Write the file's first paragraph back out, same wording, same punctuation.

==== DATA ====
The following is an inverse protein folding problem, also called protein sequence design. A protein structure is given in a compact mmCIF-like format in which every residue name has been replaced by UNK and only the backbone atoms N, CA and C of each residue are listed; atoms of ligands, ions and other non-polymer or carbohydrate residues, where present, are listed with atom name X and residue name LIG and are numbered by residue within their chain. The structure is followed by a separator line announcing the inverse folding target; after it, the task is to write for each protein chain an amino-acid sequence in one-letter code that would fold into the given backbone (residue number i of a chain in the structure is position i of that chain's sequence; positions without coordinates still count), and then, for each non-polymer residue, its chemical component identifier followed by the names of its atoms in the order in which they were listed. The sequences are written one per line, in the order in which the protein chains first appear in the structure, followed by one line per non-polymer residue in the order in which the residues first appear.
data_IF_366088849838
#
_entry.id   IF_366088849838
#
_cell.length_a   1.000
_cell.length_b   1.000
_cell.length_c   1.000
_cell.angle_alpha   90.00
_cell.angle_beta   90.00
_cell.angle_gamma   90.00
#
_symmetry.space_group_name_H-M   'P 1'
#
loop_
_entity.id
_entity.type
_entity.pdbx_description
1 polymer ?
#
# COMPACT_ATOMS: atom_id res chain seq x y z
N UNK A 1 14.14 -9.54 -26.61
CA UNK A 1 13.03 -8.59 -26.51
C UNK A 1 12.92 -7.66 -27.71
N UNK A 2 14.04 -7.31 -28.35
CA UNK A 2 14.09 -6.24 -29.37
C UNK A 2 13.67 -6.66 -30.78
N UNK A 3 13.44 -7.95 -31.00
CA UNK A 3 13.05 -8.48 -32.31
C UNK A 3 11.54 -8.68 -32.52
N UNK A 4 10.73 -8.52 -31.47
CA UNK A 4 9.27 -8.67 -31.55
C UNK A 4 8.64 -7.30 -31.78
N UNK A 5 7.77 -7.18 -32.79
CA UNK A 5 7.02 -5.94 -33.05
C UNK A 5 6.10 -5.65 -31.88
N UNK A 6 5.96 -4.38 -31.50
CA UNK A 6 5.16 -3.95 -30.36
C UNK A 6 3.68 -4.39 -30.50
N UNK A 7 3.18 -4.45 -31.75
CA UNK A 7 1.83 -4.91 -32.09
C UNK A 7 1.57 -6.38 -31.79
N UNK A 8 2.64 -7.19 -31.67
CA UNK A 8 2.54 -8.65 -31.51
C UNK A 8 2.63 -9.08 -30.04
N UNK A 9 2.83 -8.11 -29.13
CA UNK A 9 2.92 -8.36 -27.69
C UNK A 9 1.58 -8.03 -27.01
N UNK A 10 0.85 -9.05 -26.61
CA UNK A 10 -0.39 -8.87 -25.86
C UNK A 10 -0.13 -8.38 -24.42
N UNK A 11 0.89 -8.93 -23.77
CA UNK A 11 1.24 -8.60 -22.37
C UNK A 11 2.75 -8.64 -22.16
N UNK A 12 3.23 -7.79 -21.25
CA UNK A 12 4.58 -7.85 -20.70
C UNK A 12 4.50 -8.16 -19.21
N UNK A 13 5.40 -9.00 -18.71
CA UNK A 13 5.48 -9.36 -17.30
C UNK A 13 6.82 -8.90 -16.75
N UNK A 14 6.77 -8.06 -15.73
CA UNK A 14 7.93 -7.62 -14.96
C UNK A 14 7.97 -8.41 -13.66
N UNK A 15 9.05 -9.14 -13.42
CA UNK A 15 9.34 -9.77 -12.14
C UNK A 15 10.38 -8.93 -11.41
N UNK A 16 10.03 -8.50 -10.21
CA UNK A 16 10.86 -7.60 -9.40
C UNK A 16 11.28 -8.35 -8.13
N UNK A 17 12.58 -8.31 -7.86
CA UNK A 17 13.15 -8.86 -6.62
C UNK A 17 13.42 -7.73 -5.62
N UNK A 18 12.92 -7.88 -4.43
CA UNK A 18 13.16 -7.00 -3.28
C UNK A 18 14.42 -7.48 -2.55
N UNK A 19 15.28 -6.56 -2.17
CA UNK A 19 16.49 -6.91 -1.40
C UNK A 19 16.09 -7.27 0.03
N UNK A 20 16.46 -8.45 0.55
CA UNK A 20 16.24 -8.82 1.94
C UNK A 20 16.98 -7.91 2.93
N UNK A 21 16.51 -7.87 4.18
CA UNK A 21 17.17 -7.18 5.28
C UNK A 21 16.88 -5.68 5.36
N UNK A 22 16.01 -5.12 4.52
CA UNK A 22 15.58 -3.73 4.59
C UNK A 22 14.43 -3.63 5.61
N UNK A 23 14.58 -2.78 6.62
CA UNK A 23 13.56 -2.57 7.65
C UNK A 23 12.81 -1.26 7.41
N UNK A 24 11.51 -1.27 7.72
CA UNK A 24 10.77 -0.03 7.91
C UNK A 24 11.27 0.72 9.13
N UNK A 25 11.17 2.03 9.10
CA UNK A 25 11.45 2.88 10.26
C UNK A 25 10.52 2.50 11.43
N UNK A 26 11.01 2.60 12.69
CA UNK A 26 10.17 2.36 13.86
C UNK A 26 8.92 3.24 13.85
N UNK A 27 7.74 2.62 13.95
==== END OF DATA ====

The following is an inverse protein folding problem, also called protein sequence design. A protein structure is given in a compact mmCIF-like format in which every residue name has been replaced by UNK and only the backbone atoms N, CA and C of each residue are listed; atoms of ligands, ions and other non-polymer or carbohydrate residues, where present, are listed with atom name X and residue name LIG and are numbered by residue within their chain. The structure is followed by a separator line announcing the inverse folding target; after it, the task is to write for each protein chain an amino-acid sequence in one-letter code that would fold into the given backbone (residue number i of a chain in the structure is position i of that chain's sequence; positions without coordinates still count), and then, for each non-polymer residue, its chemical component identifier followed by the names of its atoms in the order in which they were listed. The sequences are written one per line, in the order in which the protein chains first appear in the structure, followed by one line per non-polymer residue in the order in which the residues first appear.